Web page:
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Credit Reporting

One of the many pieces of information you may choose to examine to determine the character and responsibility of an applicant is a credit report. It helps you learn about an applicant’s payment history, employment history, and offers other vital pieces of information you need to know before making a hiring decision. But applicants sometimes feel this is a violation of their privacy and oversteps the hiring process, so they are reluctant to provide access to this information.

Bureau Credit Reports

A Credit Report from Intelifi gives you information about an applicant’s spending habits and their debt history. Some employers deemed this kind of report an invasion of privacy as well and choose not to use it. But it presents you with vital information that can help you make your hiring decision a little easier. When viewing a credit report certain information is concealed, and employers can only view information that is vital to the hiring process.

A Credit Report includes four types of information:

1) Personal Information

This includes the applicant’s name, address, social security number and other information that is considered to be available to the public. This helps make sure the report you are viewing belongs to the person for whom you are searching. It also helps you verify data provided on the application.

2) Payment and Credit Data

This shows where people shop, how much they spend, how debts are paid, if they are late with payments for student loans and more. The report also shows open lines of credit and whether they are current in status or not.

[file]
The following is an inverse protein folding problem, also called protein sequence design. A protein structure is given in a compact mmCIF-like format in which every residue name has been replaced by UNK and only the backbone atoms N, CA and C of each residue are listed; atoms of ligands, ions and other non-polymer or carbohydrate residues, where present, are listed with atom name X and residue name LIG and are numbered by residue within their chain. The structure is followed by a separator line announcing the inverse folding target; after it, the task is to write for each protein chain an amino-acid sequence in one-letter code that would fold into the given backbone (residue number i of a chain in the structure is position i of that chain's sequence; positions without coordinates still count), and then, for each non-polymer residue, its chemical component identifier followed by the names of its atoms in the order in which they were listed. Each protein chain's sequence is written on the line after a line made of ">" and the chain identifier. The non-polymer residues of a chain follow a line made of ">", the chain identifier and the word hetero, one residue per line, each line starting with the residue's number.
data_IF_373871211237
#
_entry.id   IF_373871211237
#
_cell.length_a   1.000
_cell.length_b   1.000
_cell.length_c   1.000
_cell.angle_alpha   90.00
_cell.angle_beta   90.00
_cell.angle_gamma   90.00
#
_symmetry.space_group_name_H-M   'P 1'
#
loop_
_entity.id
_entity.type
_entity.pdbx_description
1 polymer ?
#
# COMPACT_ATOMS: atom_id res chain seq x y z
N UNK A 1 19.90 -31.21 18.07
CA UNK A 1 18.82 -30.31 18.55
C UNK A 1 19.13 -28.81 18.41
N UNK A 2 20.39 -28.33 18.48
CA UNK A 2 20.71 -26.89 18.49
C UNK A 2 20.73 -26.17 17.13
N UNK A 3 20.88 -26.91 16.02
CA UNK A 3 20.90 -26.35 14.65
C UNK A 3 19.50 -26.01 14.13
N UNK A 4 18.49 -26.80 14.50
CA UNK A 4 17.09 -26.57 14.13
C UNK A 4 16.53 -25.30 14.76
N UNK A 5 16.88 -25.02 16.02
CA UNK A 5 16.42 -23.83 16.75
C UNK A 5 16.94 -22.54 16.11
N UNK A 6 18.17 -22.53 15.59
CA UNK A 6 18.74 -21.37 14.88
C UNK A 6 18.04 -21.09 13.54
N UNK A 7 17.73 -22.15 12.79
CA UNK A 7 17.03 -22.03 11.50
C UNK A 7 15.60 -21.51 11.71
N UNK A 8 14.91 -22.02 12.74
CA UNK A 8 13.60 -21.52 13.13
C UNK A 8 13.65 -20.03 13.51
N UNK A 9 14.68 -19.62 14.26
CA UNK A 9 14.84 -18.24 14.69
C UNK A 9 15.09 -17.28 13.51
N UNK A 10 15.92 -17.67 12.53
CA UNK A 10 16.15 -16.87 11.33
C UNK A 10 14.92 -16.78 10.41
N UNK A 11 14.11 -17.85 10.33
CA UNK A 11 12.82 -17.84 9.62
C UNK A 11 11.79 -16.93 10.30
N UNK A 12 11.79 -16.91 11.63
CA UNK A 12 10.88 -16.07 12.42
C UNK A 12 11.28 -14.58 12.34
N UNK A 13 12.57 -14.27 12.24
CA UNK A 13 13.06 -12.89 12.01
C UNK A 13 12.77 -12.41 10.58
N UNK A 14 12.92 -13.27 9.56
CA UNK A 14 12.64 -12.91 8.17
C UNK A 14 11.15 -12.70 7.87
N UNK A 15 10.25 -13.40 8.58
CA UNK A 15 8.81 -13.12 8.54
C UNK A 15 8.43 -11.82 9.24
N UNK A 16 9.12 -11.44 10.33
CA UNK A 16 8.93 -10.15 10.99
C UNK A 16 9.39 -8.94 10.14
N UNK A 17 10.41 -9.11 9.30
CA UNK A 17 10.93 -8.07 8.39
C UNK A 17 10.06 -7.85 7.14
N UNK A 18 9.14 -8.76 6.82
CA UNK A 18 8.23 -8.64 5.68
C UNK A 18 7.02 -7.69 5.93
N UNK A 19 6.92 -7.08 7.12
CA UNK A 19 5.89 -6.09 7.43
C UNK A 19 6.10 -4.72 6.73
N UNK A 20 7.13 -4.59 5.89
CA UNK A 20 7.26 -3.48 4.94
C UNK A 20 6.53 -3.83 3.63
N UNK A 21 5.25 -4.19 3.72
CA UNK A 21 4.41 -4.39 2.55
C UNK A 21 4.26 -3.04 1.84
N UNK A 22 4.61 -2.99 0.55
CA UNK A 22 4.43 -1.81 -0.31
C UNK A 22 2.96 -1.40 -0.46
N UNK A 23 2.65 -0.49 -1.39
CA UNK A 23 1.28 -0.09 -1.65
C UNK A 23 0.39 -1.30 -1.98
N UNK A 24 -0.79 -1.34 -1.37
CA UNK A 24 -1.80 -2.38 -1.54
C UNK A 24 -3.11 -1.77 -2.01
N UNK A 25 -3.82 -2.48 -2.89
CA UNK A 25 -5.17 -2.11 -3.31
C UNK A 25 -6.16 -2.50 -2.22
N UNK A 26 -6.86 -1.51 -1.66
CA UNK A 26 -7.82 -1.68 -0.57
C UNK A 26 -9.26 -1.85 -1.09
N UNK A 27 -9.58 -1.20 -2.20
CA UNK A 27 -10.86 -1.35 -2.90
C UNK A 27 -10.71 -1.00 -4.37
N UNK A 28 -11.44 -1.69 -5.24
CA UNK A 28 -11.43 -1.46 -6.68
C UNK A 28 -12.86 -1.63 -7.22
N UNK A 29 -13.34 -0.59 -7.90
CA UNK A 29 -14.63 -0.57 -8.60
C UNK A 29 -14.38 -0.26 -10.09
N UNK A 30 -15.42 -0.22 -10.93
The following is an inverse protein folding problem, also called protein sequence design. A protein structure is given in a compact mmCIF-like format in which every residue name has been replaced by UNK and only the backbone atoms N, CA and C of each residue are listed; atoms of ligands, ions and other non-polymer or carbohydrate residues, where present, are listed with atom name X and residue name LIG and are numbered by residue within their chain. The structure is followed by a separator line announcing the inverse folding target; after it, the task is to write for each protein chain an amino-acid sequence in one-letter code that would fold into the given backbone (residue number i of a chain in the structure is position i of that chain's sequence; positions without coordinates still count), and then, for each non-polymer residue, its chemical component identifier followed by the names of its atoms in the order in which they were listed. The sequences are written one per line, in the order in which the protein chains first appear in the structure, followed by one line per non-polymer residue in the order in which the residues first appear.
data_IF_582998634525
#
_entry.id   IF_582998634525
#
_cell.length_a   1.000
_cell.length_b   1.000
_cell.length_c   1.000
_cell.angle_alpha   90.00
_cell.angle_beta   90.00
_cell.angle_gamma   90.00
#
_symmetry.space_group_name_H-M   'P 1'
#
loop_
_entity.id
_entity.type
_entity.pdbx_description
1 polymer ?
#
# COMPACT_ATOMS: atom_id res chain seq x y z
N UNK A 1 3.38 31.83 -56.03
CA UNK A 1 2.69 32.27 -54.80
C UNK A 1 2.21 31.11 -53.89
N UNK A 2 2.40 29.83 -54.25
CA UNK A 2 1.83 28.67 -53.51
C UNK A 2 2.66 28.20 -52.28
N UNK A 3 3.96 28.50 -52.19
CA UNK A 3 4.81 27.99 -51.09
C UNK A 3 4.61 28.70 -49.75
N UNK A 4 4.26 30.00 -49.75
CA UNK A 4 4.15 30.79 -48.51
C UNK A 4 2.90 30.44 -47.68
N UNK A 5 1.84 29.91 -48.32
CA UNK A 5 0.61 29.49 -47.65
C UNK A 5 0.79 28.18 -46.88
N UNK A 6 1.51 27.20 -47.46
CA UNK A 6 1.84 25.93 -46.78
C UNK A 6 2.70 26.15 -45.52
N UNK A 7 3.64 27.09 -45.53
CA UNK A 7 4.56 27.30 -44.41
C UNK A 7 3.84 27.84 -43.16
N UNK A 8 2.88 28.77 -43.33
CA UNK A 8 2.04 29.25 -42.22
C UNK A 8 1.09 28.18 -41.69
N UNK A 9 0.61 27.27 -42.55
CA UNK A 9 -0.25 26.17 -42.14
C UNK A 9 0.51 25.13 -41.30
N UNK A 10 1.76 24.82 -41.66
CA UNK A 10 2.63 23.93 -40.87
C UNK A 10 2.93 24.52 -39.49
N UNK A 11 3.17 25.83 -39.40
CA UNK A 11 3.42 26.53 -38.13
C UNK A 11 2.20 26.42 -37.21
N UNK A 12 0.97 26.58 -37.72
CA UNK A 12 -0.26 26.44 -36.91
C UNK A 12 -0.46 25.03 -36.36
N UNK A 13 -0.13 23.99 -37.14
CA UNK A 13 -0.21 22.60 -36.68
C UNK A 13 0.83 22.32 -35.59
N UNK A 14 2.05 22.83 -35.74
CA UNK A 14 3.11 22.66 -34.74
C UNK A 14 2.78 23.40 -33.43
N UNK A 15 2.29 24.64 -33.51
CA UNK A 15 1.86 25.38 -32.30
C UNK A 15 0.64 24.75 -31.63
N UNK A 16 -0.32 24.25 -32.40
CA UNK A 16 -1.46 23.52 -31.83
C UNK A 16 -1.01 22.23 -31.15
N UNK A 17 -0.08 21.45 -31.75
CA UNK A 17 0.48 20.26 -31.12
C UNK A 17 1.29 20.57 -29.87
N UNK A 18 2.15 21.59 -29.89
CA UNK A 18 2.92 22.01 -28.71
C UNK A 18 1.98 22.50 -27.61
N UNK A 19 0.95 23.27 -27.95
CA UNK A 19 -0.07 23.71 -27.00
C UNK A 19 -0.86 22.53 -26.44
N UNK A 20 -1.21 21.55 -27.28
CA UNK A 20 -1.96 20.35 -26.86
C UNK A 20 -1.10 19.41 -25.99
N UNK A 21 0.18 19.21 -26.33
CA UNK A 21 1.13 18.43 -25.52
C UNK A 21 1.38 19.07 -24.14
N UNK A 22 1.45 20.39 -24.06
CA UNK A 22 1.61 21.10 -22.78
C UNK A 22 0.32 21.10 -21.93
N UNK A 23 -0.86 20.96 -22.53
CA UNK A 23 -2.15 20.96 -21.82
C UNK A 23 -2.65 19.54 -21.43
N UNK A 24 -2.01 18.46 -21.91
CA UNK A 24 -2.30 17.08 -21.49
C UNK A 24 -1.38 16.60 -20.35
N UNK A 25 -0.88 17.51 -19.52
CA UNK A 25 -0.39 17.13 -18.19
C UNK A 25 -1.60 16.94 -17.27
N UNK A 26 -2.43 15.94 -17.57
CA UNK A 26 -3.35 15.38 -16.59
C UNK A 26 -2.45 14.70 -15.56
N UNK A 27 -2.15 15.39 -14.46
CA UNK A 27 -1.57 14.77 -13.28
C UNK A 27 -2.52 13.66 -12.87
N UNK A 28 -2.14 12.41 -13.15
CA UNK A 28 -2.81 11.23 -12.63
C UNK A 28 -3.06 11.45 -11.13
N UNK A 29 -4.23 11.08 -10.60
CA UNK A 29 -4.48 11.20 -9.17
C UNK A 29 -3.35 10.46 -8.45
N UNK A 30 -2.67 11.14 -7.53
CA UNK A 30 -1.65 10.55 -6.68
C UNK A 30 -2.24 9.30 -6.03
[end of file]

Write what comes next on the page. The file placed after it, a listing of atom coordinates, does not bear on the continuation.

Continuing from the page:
3) Who Else Has Obtained The Report

This shows which other businesses, employers or creditors have recently obtained a copy of the applicant’s credit report. This does not affect the applicant’s score, but it gives you insight into whether your applicant is applying with other employers or trying to obtain new lines of credit.

4) Court Judgments and Public Records

This includes information on public record, such as court judgments, bankruptcy proceedings, liens and other criminal records. Applicants are likely to be aware that negative information — such as a bankruptcy — remains on their public record for a period of seven to 10 years.

Experian Employment Insight

With the proper authorization, you may also run an employment related version of a credit report using the Employment Insight report provided by Experian. Employment Insight helps you make better employee hiring decisions by quickly and cost-effectively providing objective and factual credit information. Credit information provides insight into an applicant’s integrity and responsibility toward his or her financial obligations.
Get an objective picture of each applicant and enhance traditional employment decision-making tools by:

  • Quickly verifying and expanding on information you receive from applicants and other sources
  • Revealing conflicting information that may need further review or clarification
  • Providing credit information that would normally not appear on an application but may have an impact on job performance

The Fair Credit Reporting Act, as amended by the Consumer Credit Reporting Reform Act of 1996, allows users access to a consumer’s credit report for employment purposes. The law imposes several conditions on users who pull consumer reports for employment purposes (Experian’s Employment Insight report).

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